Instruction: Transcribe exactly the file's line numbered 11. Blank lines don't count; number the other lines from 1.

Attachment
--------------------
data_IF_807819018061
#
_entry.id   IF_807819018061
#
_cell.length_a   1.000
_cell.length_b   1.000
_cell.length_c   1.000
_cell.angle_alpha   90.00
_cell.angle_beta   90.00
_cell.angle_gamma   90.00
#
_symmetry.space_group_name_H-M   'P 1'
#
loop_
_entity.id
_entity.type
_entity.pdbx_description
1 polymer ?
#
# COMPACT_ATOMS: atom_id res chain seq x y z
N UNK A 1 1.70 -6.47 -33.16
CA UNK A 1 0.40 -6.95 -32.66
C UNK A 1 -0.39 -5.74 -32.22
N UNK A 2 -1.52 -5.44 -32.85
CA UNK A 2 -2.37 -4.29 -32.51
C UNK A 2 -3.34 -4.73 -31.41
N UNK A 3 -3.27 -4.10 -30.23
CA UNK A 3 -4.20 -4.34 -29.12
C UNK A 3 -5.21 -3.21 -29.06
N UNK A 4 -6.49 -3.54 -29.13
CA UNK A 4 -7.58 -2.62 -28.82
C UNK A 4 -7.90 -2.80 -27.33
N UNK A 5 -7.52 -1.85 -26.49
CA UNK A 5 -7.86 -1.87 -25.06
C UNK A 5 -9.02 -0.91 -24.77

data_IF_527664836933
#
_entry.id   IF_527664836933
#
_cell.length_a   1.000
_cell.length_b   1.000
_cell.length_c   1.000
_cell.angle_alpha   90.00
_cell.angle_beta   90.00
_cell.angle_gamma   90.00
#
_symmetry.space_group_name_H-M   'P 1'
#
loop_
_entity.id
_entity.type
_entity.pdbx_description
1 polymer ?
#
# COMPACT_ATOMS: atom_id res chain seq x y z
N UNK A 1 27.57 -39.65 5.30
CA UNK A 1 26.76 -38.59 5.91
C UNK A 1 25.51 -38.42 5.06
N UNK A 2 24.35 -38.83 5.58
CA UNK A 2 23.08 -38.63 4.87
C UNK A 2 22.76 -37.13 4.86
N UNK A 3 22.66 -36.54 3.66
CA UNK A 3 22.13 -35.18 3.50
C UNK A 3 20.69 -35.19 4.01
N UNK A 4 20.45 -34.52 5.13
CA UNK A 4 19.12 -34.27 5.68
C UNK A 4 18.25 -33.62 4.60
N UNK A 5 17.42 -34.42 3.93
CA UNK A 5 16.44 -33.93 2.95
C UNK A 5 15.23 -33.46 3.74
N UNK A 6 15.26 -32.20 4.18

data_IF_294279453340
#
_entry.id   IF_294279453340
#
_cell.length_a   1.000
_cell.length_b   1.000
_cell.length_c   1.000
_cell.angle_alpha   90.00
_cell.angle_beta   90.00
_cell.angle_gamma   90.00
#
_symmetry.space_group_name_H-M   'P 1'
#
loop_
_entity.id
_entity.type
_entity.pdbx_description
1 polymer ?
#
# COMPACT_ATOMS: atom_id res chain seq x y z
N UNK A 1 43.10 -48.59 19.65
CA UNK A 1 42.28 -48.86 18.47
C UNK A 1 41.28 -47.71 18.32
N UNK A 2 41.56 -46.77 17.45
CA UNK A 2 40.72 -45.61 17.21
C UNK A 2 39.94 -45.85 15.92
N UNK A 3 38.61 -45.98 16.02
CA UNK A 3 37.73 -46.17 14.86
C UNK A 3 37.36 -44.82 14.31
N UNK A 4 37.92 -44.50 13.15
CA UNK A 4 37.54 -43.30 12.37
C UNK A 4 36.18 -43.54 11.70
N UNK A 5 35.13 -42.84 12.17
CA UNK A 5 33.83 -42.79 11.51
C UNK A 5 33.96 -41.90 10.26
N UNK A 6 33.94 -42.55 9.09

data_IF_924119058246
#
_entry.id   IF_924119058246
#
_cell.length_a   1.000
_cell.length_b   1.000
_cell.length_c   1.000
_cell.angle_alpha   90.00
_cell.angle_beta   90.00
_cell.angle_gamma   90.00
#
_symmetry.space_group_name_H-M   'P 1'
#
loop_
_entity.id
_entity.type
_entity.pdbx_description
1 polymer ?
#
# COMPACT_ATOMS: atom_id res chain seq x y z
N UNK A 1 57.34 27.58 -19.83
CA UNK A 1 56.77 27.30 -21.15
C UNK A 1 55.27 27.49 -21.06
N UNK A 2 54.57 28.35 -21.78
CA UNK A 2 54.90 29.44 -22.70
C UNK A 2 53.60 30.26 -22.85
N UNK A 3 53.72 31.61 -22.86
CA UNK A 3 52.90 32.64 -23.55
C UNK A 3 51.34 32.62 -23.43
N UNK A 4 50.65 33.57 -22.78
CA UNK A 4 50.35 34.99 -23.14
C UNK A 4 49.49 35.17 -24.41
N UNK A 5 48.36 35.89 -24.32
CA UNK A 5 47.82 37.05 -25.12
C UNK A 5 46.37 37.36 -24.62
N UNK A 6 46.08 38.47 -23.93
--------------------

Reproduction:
#